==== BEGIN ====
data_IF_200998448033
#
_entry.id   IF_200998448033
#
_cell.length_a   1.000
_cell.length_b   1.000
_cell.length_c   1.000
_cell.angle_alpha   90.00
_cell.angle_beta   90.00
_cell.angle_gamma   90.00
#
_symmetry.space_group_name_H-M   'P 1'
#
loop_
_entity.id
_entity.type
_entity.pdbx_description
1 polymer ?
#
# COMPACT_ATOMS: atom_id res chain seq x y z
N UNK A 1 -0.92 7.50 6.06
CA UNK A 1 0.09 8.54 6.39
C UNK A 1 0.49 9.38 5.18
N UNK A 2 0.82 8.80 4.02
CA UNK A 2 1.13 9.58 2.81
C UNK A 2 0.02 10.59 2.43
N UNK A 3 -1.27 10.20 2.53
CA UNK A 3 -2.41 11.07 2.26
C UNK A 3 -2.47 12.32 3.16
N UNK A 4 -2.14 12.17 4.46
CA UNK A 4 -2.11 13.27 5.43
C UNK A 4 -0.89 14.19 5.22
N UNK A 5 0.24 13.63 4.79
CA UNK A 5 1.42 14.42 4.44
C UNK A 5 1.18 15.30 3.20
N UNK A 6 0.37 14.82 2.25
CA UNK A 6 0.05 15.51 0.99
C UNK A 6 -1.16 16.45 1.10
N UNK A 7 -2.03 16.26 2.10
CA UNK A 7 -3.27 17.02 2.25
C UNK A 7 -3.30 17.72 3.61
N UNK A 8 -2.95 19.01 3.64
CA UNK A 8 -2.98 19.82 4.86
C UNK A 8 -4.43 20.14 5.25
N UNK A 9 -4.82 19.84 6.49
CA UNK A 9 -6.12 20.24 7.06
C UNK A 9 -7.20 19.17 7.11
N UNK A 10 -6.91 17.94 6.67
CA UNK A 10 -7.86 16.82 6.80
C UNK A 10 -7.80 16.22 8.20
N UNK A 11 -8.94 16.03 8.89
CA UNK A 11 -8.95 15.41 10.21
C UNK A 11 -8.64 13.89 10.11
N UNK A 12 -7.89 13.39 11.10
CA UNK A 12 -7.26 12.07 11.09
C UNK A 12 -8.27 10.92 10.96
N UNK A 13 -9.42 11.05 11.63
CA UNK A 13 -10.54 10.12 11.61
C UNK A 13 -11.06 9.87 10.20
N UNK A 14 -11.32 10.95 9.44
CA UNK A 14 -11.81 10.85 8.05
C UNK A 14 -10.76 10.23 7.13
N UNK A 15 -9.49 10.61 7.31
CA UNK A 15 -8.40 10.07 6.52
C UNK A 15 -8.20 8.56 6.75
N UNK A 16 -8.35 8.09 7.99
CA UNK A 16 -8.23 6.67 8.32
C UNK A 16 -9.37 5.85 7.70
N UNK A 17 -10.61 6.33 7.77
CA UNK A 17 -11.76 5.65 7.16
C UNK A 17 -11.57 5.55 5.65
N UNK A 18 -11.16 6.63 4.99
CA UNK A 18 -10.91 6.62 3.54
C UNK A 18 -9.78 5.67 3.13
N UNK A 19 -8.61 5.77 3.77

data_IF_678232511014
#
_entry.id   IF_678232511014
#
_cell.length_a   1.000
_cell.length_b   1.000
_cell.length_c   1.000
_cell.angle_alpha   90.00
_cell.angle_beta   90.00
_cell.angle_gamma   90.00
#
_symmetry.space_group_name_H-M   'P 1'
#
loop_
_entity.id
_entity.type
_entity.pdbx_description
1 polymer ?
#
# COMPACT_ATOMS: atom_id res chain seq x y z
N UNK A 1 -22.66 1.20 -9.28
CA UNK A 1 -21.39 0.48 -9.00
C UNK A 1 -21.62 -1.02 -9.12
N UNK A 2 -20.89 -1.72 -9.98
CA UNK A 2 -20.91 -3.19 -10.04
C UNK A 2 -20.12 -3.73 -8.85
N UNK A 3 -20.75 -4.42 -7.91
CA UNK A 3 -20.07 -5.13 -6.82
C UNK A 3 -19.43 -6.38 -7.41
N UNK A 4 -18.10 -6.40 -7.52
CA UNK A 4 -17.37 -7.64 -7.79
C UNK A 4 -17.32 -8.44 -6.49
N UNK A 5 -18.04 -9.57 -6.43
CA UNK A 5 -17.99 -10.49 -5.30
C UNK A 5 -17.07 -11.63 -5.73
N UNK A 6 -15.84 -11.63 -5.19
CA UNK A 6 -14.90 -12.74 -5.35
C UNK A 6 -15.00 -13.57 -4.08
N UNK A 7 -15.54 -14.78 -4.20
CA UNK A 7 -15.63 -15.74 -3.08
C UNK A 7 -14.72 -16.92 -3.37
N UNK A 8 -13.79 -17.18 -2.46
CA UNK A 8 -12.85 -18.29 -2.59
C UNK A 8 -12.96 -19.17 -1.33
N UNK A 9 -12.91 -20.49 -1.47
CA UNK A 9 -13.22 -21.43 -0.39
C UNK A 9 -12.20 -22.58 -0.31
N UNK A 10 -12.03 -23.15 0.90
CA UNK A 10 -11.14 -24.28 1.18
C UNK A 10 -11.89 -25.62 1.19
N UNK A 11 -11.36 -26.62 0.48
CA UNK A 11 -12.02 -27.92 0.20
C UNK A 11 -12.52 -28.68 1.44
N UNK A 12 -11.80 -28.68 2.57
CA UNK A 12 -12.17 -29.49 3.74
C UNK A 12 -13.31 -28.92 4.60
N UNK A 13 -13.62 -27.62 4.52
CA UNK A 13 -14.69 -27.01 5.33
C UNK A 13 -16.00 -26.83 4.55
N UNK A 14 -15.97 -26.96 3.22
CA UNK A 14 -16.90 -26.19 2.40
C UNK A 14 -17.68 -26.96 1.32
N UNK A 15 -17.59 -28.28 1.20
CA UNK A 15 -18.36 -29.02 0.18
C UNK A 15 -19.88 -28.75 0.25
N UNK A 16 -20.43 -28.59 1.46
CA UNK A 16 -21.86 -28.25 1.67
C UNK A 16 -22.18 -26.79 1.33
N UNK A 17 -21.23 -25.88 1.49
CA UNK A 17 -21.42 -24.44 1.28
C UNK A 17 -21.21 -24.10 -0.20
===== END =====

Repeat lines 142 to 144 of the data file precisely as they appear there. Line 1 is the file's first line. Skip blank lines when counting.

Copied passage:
CA UNK A 16 -21.86 -28.25 1.67
C UNK A 16 -22.18 -26.79 1.33
N UNK A 17 -21.23 -25.88 1.49